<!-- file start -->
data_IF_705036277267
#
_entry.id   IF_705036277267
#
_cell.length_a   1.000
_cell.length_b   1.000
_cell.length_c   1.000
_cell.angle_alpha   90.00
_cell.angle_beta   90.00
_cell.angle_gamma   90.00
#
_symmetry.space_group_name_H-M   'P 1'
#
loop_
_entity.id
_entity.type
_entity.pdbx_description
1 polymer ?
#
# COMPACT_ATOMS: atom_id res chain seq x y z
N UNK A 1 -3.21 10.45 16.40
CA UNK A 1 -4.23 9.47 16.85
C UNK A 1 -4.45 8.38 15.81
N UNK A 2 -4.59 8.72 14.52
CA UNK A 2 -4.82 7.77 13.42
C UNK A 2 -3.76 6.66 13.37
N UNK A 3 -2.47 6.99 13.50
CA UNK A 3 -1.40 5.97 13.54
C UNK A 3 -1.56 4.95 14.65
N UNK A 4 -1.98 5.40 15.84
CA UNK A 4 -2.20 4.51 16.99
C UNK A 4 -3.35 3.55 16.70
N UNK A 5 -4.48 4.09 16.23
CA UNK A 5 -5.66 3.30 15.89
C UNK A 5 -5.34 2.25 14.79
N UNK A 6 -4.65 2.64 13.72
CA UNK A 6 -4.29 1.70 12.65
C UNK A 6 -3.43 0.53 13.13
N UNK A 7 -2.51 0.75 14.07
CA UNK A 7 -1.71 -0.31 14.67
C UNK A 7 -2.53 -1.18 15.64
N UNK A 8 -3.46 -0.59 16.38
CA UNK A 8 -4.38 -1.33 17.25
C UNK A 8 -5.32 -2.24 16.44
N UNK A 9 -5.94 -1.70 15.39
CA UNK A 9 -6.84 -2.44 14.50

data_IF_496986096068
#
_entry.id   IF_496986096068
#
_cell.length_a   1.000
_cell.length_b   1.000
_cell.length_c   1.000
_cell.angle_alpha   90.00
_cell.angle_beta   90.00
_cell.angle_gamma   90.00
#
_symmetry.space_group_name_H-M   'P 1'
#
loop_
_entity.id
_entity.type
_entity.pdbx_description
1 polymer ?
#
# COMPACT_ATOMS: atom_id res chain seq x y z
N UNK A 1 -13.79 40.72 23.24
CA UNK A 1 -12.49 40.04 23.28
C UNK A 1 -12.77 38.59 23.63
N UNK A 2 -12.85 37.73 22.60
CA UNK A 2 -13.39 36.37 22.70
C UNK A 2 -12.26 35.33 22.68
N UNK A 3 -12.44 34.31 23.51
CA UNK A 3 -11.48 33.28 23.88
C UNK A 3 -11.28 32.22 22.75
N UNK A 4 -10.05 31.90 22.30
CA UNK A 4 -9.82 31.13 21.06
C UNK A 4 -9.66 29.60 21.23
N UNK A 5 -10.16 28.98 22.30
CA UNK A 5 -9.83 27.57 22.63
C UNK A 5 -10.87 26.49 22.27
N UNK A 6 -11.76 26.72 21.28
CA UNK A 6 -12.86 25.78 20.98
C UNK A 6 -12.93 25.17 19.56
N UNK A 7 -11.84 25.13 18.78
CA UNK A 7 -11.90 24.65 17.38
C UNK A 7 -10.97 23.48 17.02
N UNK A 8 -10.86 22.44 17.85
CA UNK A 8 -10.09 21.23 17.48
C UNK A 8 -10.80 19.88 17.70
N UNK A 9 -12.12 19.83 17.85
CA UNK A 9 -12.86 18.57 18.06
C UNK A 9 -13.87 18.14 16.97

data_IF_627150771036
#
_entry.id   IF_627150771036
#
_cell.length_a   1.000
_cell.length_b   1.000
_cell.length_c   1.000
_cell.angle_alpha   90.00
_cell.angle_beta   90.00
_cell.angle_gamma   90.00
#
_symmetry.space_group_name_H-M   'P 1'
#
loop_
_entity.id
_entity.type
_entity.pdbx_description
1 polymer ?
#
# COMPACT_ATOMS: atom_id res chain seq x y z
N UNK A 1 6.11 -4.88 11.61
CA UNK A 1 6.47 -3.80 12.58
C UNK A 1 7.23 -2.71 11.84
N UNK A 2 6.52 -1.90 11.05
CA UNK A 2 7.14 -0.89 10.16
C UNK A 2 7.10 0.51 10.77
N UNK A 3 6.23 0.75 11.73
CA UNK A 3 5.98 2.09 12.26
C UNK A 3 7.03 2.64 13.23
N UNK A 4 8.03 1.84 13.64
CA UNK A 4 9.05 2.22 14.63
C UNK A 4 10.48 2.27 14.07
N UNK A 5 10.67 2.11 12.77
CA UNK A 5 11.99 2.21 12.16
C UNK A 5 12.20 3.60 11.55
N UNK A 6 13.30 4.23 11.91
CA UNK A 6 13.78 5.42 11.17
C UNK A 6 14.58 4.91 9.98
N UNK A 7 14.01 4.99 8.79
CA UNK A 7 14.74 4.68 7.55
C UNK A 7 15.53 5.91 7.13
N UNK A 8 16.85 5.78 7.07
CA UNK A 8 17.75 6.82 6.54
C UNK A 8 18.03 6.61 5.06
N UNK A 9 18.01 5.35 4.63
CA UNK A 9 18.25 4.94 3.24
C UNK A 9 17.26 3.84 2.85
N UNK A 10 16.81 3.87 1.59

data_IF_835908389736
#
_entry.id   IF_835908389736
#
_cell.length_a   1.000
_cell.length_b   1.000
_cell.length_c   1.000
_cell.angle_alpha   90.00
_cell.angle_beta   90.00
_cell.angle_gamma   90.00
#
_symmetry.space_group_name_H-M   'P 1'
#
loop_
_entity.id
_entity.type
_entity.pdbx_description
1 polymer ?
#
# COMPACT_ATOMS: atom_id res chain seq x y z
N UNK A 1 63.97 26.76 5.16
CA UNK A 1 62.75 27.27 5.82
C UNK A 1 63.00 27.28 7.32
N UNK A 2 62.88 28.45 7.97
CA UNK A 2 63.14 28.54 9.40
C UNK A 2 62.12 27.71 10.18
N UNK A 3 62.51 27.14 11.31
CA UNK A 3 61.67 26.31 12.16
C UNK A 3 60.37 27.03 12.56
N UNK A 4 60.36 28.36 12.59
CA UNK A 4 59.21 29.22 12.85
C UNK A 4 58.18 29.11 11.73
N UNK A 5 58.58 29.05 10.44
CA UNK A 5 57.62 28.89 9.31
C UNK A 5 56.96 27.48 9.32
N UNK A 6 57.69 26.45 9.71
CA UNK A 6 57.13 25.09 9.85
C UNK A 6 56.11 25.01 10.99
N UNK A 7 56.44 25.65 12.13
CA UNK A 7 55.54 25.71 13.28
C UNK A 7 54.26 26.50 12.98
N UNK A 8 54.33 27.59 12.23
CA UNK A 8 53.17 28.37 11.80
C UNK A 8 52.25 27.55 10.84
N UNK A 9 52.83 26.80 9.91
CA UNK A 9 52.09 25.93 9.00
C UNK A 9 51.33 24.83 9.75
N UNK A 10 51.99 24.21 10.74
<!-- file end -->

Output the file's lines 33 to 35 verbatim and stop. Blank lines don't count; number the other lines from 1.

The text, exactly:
N UNK A 5 -4.48 4.09 16.23
CA UNK A 5 -5.66 3.30 15.89
C UNK A 5 -5.34 2.25 14.79